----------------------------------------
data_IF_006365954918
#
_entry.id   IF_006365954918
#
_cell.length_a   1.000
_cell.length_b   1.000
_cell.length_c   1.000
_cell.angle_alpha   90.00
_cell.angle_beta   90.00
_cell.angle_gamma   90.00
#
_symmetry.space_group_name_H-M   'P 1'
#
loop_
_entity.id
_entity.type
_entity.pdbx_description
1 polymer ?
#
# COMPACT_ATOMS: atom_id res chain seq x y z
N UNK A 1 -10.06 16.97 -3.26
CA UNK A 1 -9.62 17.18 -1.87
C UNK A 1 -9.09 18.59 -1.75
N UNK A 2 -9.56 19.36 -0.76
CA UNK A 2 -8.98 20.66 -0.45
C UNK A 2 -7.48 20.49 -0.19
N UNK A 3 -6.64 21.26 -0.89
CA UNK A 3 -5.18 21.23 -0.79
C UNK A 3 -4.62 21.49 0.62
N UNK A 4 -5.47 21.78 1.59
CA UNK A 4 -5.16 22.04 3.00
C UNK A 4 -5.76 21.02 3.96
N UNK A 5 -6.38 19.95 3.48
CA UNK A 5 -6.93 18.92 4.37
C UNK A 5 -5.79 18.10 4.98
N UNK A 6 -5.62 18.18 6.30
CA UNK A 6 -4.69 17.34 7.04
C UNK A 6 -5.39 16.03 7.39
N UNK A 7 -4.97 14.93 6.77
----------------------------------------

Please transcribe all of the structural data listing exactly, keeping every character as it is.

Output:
data_IF_006365954918
#
_entry.id   IF_006365954918
#
_cell.length_a   1.000
_cell.length_b   1.000
_cell.length_c   1.000
_cell.angle_alpha   90.00
_cell.angle_beta   90.00
_cell.angle_gamma   90.00
#
_symmetry.space_group_name_H-M   'P 1'
#
loop_
_entity.id
_entity.type
_entity.pdbx_description
1 polymer ?
#
# COMPACT_ATOMS: atom_id res chain seq x y z
N UNK A 1 -10.06 16.97 -3.26
CA UNK A 1 -9.62 17.18 -1.87
C UNK A 1 -9.09 18.59 -1.75
N UNK A 2 -9.56 19.36 -0.76
CA UNK A 2 -8.98 20.66 -0.45
C UNK A 2 -7.48 20.49 -0.19
N UNK A 3 -6.64 21.26 -0.89
CA UNK A 3 -5.18 21.23 -0.79
C UNK A 3 -4.62 21.49 0.62
N UNK A 4 -5.47 21.78 1.59
CA UNK A 4 -5.16 22.04 3.00
C UNK A 4 -5.76 21.02 3.96
N UNK A 5 -6.38 19.95 3.48
CA UNK A 5 -6.93 18.92 4.37
C UNK A 5 -5.79 18.10 4.98
N UNK A 6 -5.62 18.18 6.30
CA UNK A 6 -4.69 17.34 7.04
C UNK A 6 -5.39 16.03 7.39
N UNK A 7 -4.97 14.93 6.77